If you were one of the 36,000 fans who crowded into air-conditioned Tropicana Field this month for the Tampa Bay Rays home opener, take comfort. The Rays paid for your sins. While you sputtered in game-day traffic, greenhouse gases streaming skyward from your tailpipe, the team invested in an increasingly popular form of environmental absolution: carbon offsets.
The much-ballyhooed purchase is, by its very nature, invisible. Instead of spending on helmets or bats — or, say, pitching — the team plunked money down to prevent the release of carbon dioxide, the unseen gas behind global warming.
So how does a skeptical reporter get to the bottom of the greening of the Rays? After all, no one regulates the vast U.S. market in offsets. No one polices the dealers who supposedly plant trees and build windmills on your behalf.
The Rays laid bare their carbon computations for the St. Petersburg Times. In the process, the Times stumbled onto a shortfall worth nearly 900,000 pounds of carbon dioxide. How did the team come up short? And what became of its missing wind?
As Rays spokeswoman Melanie Lenz aptly put it, "The world of carbon credits can be a very interesting one to navigate."
The concept behind carbon offsets is simple. Instead of cutting your carbon footprint, you pay someone else to do it for you. Newly planted trees might absorb carbon dioxide on your behalf, or you might contribute to a new flock of windmills that produce power free of fossil fuels.
Carbon offsets have been around since at least 2001, but surged into the mainstream in 2006. The New Oxford American Dictionary dubbed "carbon neutral" its 2006 word of the year. Americans shelled out at least $91-million that year for projects that promised to soak up 24-million tons of greenhouse gas emissions, according to New Carbon Finance, a leading carbon market analyst.
Although the latest numbers won't be available until next month, the volume of sales more than doubled in 2007 even as the price went up, said Milo Sjardin, head of New Carbon Finance North America.
Critics liken offsets to the defunct Catholic indulgence. Instead of trimming her own carbon footprint, the guilt-ridden polluter clears her conscience by buying dispensation, then rides off into the smog-filled sunset in a brand new Hummer.
The Hummer, in this case, is Tropicana Field.
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The Trop encompasses 22 air-conditioned acres, cooled to a comfortable 76 degrees. It devours more than 62,000 kilowatt hours of electricity on a single game day — enough to power the average Progress Energy household for more than four years.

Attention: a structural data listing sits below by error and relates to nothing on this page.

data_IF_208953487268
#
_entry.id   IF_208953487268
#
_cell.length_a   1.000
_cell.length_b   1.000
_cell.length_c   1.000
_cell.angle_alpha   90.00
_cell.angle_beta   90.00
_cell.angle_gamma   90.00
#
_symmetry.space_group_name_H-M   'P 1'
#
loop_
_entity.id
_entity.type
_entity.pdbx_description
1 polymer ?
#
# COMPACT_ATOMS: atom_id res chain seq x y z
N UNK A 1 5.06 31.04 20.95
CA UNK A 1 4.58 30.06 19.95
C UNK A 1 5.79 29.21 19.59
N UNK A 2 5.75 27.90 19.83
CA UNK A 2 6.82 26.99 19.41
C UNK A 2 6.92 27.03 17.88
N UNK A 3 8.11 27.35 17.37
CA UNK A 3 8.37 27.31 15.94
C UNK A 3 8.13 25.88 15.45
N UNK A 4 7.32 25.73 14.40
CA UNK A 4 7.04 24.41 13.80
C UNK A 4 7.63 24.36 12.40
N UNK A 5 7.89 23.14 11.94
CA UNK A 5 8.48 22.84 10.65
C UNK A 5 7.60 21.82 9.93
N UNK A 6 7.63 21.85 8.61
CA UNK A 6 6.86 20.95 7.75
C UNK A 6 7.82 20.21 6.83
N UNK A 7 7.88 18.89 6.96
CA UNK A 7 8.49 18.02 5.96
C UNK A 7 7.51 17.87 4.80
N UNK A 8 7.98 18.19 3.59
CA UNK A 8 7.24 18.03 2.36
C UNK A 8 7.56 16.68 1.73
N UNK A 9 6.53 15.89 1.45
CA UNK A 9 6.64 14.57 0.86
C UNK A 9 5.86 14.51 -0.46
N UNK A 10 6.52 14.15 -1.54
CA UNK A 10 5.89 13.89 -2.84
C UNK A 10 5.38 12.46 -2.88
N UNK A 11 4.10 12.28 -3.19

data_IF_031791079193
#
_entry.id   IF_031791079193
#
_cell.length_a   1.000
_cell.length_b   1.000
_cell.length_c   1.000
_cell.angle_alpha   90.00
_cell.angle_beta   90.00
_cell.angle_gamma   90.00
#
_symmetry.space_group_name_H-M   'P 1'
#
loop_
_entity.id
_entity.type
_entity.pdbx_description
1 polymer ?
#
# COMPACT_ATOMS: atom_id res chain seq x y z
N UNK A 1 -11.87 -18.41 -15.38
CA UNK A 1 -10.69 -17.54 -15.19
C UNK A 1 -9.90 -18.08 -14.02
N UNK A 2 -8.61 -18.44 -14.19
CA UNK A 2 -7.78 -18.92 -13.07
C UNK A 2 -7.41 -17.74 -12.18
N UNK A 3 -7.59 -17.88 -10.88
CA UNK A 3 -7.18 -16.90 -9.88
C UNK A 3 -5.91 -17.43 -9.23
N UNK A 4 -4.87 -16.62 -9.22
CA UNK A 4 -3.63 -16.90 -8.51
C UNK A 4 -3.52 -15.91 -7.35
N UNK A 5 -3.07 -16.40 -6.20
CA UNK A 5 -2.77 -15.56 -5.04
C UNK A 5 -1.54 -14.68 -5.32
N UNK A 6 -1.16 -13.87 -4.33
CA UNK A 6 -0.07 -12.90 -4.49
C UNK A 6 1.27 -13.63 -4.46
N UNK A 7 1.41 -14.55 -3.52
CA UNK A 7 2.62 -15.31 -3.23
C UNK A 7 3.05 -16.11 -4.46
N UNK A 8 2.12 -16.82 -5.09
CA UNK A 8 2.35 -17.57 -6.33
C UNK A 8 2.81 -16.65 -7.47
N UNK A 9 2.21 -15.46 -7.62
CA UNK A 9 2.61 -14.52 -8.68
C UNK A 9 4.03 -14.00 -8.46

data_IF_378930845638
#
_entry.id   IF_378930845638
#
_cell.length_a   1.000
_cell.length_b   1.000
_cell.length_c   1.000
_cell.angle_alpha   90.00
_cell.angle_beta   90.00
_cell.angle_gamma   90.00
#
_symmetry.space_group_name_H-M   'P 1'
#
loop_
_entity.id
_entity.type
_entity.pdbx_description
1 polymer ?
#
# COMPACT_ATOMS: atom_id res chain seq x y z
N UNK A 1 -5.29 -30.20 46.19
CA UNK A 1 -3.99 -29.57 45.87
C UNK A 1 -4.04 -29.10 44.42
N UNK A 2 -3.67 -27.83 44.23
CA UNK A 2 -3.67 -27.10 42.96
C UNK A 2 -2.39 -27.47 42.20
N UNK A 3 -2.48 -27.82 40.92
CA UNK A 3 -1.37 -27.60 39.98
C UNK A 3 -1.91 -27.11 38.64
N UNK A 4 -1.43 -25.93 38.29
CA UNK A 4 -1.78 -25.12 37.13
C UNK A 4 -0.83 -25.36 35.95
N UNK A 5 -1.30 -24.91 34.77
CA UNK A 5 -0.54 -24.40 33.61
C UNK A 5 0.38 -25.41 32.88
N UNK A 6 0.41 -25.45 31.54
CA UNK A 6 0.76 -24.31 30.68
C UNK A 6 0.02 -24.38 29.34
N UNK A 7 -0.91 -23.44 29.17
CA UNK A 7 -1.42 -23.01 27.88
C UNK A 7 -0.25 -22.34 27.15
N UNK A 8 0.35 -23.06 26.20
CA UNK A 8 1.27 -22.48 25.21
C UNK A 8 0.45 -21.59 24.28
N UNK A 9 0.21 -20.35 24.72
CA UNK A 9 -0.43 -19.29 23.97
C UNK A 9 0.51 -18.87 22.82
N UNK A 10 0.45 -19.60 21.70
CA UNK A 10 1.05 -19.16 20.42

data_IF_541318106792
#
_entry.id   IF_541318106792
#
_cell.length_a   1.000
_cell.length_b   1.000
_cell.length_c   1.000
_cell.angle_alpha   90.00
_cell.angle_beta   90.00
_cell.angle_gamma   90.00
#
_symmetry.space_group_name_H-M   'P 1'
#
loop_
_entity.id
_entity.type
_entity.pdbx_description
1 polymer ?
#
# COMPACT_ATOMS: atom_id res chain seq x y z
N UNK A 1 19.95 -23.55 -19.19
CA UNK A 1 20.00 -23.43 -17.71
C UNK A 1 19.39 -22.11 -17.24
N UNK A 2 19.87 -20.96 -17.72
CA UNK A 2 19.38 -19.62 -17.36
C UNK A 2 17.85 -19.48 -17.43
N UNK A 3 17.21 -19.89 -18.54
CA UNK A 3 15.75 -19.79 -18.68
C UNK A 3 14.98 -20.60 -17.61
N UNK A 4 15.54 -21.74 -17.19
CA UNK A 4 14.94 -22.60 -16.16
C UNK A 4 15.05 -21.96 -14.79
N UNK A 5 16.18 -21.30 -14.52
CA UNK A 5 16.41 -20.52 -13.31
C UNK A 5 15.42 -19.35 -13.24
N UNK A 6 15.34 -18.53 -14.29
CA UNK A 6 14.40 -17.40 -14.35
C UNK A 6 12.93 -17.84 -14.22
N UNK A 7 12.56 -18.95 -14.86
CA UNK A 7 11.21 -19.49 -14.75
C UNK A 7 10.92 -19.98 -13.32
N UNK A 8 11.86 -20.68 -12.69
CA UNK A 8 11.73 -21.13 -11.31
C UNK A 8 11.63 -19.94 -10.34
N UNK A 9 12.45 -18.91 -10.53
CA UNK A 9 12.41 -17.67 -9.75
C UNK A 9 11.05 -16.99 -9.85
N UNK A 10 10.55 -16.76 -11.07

The Rays decided to offset the power use of the field on opening day, and the fans driving to and from the game. The team also wanted to offset the Trop for an additional six game days, and the daily commutes of its 140 employees.
To help calculate its carbon footprint, the team worked with an environmental engineer and the Bonneville Environmental Foundation, an Oregon nonprofit that has sold offsets since 2001.
Bonneville's oddest offset? Patrick Nye, Bonneville's vice president of sales, had a ready answer: "Hot air balloon ride for Cameron Diaz. In Africa."
Nye mashed together the number of cars the Rays expected, the average fan roundtrip and the fuel mix burned in the state's power plants. At the end of a long string of equations, he came up with the Rays' total: 1.85-million pounds of carbon dioxide. The yearly commutes of the team's staff was by far the biggest contributor, accounting for close to 960,000 pounds of carbon dioxide every year.
But don't worry. The Trop recently installed bike racks.
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About the missing wind.
The Rays initially made a nearly $6,000 purchase of 646 "Green Tags," each equal to a megawatt hour of wind power. That's nearly enough electricity to power Progress Energy's average household for more than 45 years.
Each megawatt hour of wind energy means that much less electricity is produced by burning fossil fuels, Nye explained. Bonneville estimated that a megawatt hour from its wind projects prevents the emission of 1,500 pounds of carbon dioxide.
For those of you without a calculator, that comes to an offset of about 969,000 pounds of carbon — or about half of the Rays' footprint. While Nye patiently walked through his calculations with the Times, he uncovered a glitch. He'd accidentally dropped a rather important zero, he sheepishly noted. In the same breath, he promised to fix the mistake.
Once informed of the error, the Rays' Lenz said it was a "minor hiccup" in an otherwise blissful working relationship with Bonneville. Bonneville quickly provided an additional 589 green tags to the Rays, bringing their carbon absolution up to the needed 1.85-million pounds.
So don a sweater and root for the Rays at the chilly Trop. And the Rays will take care of those 62,000 kilowatt hours burned to keep you cool.
Asjylyn Loder can be reached at firstname.lastname@example.org or (813) 225-3117.
Tropicana Field uses 62.042 megawatt hours of electricity on a typical game day. • Each megawatt hour produces 1,328 pounds of carbon dioxide. • The Rays planned to offset seven games. • The team also offset 11,500 cars traveling 30 miles to and from opening day, 140 employees commuting 30 miles roundtrip for 250 work days. • The EPA estimates the average car mileage at 21.4 mpg. • Burning a gallon of gas produces 19.564 pounds of carbon dioxide. All this adds up to: 1.85-million pounds of CO2 created
The Trop bought 372 green tags to offset the power use for six games, plus 210 green tags to
offset the Trop power use and fan commutes on opening day, plus 653 green tags for employee commutes. • Each tag equals 1 mega-watt hour of wind power. • Every megawatt hour of wind prevents the release of 1,500 pounds of carbon dioxide by displacing the need to burn fossil fuels. All this adds up to: 1.85-million pounds of CO2 offsets